Paper given at the launch of the Kirby Laing Centre for Public Theology, Cambridge, 1 September 2022
A considerable amount of work has been done to make good the blackout in journalism history identified by American scholar Elizabeth Eisenstein – but it does not go far enough, nor can the essential outlines be found conveniently in one place. My forthcoming book Saving Journalism: The Rise, Demise and Survival of News attends to that lacuna.
The rise of the Fourth Estate – a way of denoting the “press” from the eighteenth century – was a story that “remained to be told”, Eisenstein wrote in her famous 1979 book The Printing Press as an Agent of Change. The Fourth Estate of course being that group of scribblers now allowed officially to sit in the public gallery of the House of Commons from the end of the 1700s. It was, so the story goes, Edmund Burke who differentiated them from the other three estates, Prelates, Commons and Lords Temporal. He declared that the “Fourth Estate were more important far than they all”. Why did he think it? What did he mean by it? And is it still the case today, for all the scandals and dissipation of our press? For we still use the term.
That the Judeo-Christian genesis, rise and practice of the Fourth Estate should have elicited almost no detailed analysis by the late 1970s, and is mostly lost on us today is extraordinary. Journalism eventually emerged with the churning world of book mongering that Gutenberg’s invention in 1450 made possible. Eisenstein herself inaugurated the new field of “print studies”, after discovering that no one had done work on the technological, sociological, or cultural impact of the printing press itself.
Andrew Pettegree at St Andrews University saw his opportunity and established almost a one-man factory producing at a quite alarming rate books and papers about the books and the newspapers that the print marvel stimulated, and that have filled to some extent the gap identified by Eisenstein. There are other seminal works that cover the ground of pamphleteering, so important to the prospects of small print businesses of the Reformation. And there are books about Catholic indulgences, the written, then printed, pardons that formed the spiritual, emotional and financial infrastructure of early Europe on which even Gutenberg established a viable income stream. These books largely address the “how” question about journalism’s beginnings.
But the historical “why” pillars on which these works stand are even more important and are anything but obvious to the postmodern student of journalism. One has to consult a vast array of sources from different disciplines to arrive at a clear picture that answers the perfectly legitimate, although largely disallowed question: “Why did journalism proper arise where and when it did – in Christendom?”
Work by Jewish scholars like Frank Auerbach, Seth Sanders, George Steiner and Larry Siedentop are all momentous elements in the image that emerges from the lump of unsculpted stone of journalism history. One must combine a mass of material to comprehend the ideas, aptitudes and opportunities that made journalism possible. And one must do it against the tide of secularization and the deliberate obscuring of the religious dimension of early modern political thought, to which journalism was the handmaid. A vast and perhaps impossible task, and you alone must be the judge of whether what follows is adequate enough a sketch to whet the appetite for a much more compendious treatment than I have been able to manage.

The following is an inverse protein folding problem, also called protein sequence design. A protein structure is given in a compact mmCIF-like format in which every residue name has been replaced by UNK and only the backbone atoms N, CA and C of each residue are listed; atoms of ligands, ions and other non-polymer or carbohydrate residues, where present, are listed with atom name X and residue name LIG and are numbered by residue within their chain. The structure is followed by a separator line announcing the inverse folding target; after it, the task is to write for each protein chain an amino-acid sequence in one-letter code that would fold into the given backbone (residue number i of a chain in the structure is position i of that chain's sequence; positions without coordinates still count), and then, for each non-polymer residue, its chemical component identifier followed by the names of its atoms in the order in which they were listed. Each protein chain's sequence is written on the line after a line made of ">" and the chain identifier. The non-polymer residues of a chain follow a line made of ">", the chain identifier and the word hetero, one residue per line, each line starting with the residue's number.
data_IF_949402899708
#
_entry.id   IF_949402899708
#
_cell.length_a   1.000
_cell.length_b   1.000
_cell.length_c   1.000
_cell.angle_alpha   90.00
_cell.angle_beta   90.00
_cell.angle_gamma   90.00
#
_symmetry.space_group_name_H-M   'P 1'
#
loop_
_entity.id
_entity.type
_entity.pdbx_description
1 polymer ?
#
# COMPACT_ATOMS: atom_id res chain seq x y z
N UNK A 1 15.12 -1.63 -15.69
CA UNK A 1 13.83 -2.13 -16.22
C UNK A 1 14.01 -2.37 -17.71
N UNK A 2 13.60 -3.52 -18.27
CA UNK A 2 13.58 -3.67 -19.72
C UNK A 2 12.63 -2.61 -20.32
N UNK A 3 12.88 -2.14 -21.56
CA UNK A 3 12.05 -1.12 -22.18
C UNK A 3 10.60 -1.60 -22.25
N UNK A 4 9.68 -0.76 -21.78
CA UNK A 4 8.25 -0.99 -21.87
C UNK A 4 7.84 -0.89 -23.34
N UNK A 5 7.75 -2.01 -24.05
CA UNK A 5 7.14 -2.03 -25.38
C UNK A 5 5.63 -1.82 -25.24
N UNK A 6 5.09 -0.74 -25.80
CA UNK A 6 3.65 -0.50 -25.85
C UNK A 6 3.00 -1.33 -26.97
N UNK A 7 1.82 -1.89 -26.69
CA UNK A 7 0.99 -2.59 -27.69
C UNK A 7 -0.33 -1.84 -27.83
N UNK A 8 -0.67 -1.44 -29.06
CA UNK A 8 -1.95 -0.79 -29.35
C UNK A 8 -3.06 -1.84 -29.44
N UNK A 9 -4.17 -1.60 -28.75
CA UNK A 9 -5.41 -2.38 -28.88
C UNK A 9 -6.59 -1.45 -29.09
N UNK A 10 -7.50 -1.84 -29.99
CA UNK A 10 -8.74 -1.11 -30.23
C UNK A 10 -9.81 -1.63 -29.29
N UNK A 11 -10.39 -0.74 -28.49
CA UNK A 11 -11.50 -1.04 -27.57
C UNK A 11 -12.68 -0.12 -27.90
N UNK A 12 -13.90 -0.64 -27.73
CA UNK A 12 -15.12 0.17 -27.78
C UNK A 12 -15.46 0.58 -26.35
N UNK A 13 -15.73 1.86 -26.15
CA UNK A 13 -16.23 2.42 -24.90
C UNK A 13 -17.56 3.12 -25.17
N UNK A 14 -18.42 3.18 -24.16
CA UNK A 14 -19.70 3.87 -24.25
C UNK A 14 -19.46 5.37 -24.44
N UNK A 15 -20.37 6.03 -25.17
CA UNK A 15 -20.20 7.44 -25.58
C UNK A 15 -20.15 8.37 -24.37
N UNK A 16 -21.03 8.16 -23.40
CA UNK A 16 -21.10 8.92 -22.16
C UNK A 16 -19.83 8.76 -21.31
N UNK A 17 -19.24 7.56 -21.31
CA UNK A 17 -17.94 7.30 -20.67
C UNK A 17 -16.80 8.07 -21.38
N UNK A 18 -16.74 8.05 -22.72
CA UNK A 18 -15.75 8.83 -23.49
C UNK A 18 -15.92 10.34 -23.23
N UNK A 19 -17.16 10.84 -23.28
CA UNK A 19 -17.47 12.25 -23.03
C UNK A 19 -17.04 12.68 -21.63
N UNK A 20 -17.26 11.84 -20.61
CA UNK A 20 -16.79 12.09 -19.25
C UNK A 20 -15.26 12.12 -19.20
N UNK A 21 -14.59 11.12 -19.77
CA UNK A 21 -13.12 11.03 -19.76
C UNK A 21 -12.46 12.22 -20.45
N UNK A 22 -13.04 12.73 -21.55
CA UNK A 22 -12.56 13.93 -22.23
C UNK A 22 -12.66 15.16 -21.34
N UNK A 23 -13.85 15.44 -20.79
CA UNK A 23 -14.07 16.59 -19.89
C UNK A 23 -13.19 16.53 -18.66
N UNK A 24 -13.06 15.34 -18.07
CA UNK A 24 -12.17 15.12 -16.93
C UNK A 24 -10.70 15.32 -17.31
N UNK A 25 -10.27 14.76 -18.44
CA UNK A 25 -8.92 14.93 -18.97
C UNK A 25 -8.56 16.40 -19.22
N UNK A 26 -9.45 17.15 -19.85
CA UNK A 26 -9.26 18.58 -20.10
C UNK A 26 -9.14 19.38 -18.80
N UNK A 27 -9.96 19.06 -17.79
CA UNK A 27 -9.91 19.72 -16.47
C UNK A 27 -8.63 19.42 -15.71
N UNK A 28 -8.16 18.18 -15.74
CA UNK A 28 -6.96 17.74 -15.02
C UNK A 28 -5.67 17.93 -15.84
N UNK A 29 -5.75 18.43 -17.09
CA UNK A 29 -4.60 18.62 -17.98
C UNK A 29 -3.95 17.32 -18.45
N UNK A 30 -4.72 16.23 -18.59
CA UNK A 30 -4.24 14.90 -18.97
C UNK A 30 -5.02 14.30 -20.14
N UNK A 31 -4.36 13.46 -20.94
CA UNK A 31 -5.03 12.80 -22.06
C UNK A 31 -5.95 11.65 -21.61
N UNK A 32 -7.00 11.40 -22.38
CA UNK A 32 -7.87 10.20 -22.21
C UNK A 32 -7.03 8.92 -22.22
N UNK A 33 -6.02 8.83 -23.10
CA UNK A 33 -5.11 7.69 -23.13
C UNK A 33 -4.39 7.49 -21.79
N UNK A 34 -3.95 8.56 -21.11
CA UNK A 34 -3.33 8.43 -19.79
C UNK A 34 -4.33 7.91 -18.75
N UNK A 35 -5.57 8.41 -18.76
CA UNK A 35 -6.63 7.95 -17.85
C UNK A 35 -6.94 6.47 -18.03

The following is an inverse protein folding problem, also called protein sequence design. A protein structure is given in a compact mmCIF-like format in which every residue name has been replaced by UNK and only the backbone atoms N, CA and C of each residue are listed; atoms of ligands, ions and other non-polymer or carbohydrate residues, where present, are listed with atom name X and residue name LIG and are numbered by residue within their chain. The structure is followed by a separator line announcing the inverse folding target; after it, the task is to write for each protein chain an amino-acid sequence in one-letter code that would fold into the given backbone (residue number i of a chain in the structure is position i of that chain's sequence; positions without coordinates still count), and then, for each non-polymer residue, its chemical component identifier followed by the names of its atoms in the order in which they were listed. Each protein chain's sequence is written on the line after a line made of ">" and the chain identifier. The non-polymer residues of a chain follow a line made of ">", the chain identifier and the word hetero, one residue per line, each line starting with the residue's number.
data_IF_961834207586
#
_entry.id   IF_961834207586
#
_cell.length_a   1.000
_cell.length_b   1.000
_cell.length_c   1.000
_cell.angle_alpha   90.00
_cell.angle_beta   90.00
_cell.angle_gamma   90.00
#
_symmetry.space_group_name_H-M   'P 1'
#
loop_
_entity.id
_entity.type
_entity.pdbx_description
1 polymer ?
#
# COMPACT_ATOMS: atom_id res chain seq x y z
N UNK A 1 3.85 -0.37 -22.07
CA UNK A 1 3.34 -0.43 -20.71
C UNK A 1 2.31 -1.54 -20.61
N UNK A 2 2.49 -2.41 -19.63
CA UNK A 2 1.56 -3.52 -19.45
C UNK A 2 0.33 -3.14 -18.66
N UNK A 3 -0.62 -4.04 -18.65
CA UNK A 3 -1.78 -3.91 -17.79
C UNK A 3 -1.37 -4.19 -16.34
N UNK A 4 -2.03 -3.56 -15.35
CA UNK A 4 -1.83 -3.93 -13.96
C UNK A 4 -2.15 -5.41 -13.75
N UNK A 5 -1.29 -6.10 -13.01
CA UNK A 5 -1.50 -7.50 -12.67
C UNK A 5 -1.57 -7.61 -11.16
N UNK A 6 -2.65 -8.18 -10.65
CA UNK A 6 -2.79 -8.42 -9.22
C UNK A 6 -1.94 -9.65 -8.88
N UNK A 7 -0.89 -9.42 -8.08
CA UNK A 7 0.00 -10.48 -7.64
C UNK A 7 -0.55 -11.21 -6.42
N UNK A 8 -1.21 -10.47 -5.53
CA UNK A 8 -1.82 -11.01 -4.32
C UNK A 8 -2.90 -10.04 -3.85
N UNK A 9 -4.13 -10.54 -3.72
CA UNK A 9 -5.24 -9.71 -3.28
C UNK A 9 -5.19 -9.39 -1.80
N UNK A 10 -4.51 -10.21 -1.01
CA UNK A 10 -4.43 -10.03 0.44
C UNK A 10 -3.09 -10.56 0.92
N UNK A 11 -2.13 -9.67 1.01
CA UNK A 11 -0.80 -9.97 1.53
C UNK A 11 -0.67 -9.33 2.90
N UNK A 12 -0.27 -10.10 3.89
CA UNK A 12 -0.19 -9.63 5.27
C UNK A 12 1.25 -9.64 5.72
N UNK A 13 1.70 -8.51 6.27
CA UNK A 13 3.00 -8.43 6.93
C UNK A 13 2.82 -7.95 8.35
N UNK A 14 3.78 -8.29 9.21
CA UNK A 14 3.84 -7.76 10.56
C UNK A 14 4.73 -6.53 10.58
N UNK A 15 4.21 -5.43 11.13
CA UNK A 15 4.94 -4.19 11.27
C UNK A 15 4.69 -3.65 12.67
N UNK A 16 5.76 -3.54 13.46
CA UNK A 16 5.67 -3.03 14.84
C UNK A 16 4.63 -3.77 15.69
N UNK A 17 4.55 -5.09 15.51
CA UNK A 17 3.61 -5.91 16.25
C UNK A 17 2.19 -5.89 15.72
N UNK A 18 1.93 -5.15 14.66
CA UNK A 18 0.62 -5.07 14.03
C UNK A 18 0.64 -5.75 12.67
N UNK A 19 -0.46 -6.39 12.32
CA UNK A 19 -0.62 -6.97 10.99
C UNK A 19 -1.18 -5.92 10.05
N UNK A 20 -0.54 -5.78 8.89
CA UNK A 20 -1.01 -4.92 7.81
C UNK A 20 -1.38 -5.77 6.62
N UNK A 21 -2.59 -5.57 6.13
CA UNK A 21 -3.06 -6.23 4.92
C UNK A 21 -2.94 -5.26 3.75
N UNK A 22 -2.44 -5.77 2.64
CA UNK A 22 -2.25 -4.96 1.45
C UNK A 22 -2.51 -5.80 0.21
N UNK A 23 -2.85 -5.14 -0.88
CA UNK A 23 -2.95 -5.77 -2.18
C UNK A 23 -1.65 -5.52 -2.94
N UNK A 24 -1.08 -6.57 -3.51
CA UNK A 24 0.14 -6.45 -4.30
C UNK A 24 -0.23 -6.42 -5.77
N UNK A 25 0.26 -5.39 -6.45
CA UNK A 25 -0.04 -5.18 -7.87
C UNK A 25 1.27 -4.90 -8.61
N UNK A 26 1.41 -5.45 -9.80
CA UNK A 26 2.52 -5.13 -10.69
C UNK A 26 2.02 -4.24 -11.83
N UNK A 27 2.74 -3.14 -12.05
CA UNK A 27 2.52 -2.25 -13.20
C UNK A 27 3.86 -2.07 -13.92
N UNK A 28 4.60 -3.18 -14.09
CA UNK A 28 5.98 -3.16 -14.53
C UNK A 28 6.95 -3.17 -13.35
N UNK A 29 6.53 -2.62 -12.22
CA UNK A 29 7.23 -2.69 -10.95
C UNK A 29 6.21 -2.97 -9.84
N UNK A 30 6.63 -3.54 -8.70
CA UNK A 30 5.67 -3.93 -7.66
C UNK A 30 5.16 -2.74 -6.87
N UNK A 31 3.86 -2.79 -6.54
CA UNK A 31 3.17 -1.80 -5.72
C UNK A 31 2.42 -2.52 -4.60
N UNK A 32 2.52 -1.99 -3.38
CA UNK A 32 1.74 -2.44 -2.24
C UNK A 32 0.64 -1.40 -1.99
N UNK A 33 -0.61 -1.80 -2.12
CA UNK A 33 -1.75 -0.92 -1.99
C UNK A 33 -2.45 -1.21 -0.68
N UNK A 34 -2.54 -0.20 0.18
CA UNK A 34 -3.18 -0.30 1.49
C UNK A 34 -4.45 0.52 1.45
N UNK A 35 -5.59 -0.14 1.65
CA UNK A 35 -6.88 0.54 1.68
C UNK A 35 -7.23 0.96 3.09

But media historians are irked by the problems of obfuscation that we face. Michael Pickering in the 2016 Routledge Companion of Media History for example says that “the lack of historical reference and scope in media studies has a number of causes, but certainly the postmodernist attack on history’s credentials as a form of knowledge . . . ha[s] encouraged an assumption of the past as settled and over, and so of little relevance to what is happening today.”
And by “what is happening today” one must assume he meant the attrition of accountability – or public service – journalism; the trivialisation of so much that passes for news; fake news; and far from least, the democratic deficit arising from the loss of historic revenues identified by many others like Alan Rusbridger, Martin Bell, and Frances Cairncross. If we understand accountability journalism as salt and light – the germ of democracy and the preserver of freedom and justice – we have to let truth speak to us from the past, and from within its own discourse. This means studying journalism not as “media studies”, which evidently has a problem as Pickering pointed out, but as public theology.
The once Marxist atheist Jurgen Habermas it was who made the connections clear. The egalitarian universalism, from which sprang the ideas of freedom and social solidarity, of an autonomous conduct of life and emancipation, of the individual morality of conscience, human rights, and democracy was, he said, “the direct heir to the Judaic ethic of justice and the Christian ethic of love. . . . To this day, there is no alternative to it. . . . we continue to draw on the substance of this heritage. Everything else is just idle postmodern talk”.
This, like much else that the Kirby Laing Centre for Public Theology in Cambridge is doing, is a work of cultural retrieval, or deliberate revisionism, without which, says the great sociologist Charles Taylor in his masterpiece Sources of the Self, modernity cannot be rightly understood. I am grateful for the opportunity I have had to bring journalism into its ambit.
Saving Journalism: The Rise, Demise and Survival of News to be published by Pippa Rann Books.
Image used under Creative Commons Zero licence.